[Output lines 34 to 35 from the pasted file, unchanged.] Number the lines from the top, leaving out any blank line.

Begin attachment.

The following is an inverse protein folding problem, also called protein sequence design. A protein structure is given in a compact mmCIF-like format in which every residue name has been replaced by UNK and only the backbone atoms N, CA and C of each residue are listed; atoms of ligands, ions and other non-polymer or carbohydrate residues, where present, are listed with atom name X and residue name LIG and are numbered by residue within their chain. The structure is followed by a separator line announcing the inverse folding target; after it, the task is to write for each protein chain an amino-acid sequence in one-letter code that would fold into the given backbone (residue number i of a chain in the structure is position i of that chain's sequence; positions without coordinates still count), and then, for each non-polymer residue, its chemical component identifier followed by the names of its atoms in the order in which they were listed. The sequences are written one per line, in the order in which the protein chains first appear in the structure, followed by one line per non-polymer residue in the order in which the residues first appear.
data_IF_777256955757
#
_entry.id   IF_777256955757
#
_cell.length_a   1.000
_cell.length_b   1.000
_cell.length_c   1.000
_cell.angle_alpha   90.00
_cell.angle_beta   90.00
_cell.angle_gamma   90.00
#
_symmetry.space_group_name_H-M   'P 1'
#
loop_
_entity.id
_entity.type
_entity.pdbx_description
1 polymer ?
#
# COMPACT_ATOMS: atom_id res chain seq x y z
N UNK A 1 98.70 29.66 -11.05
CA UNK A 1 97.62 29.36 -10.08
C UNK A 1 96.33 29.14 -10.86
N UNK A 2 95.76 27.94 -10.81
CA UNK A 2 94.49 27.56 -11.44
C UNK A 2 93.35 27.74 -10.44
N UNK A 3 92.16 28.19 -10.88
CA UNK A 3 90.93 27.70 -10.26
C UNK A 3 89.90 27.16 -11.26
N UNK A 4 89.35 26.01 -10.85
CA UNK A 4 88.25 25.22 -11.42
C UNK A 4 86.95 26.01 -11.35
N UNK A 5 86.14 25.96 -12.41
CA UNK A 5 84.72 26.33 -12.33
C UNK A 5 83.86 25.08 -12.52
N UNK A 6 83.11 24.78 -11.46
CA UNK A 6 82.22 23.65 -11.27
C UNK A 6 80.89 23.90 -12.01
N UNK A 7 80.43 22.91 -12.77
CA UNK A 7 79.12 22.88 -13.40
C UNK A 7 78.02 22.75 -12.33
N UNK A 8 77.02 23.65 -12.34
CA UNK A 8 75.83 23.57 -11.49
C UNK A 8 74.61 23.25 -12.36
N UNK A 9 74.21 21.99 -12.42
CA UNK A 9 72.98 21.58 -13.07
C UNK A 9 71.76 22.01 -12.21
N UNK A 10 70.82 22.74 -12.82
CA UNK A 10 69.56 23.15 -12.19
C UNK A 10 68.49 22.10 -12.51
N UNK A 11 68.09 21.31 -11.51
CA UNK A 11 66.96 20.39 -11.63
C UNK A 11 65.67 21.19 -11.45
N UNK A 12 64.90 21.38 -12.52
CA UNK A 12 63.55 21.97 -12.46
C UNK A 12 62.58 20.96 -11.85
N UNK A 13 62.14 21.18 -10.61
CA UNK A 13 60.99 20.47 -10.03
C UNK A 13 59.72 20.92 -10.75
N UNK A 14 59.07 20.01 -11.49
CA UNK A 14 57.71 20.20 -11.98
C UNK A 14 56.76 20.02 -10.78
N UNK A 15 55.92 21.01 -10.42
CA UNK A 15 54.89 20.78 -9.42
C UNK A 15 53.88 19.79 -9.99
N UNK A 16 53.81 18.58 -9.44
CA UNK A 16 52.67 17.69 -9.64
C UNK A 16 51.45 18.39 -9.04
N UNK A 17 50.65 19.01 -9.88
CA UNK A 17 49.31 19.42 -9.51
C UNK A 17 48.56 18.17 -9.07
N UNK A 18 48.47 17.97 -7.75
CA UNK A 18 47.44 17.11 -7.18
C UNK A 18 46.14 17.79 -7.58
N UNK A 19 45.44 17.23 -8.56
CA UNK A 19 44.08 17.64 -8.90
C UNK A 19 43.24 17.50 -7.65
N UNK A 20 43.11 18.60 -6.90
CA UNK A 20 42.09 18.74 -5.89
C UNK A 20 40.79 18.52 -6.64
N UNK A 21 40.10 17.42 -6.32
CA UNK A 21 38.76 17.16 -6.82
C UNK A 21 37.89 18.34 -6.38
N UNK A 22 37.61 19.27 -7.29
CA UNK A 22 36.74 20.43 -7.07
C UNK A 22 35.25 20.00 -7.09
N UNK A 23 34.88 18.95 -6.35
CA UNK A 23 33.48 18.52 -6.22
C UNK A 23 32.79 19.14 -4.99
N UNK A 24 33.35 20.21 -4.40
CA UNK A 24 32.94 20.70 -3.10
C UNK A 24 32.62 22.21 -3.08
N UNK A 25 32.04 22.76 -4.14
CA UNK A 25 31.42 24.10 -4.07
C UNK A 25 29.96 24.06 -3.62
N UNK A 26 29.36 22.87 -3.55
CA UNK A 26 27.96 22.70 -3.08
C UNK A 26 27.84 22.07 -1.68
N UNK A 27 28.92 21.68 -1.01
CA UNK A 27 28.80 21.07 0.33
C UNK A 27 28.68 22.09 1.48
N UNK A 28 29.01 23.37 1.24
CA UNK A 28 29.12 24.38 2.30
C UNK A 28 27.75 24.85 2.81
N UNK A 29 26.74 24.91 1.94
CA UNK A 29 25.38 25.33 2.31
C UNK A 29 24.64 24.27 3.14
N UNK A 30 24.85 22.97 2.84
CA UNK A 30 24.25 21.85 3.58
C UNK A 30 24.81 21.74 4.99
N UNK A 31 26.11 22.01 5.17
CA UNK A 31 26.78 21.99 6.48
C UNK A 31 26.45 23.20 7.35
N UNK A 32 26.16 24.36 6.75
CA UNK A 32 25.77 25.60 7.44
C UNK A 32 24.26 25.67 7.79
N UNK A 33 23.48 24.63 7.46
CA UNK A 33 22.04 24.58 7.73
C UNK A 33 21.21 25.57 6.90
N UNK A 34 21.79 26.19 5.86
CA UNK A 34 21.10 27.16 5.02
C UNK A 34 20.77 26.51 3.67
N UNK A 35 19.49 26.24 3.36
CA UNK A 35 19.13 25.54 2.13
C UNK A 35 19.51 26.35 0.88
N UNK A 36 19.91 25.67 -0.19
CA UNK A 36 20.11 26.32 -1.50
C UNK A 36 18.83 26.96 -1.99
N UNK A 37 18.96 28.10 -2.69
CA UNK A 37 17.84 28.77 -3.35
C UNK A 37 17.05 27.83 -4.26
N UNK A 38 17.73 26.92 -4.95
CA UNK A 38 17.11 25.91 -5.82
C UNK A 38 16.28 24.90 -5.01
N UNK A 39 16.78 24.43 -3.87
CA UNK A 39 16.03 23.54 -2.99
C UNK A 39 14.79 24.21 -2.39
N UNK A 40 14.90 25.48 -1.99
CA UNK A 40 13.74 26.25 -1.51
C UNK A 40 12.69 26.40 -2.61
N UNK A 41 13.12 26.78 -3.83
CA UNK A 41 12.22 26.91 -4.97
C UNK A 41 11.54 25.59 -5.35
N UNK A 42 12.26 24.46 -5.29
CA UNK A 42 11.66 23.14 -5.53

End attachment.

N UNK A 5 86.14 25.96 -12.41
CA UNK A 5 84.72 26.33 -12.33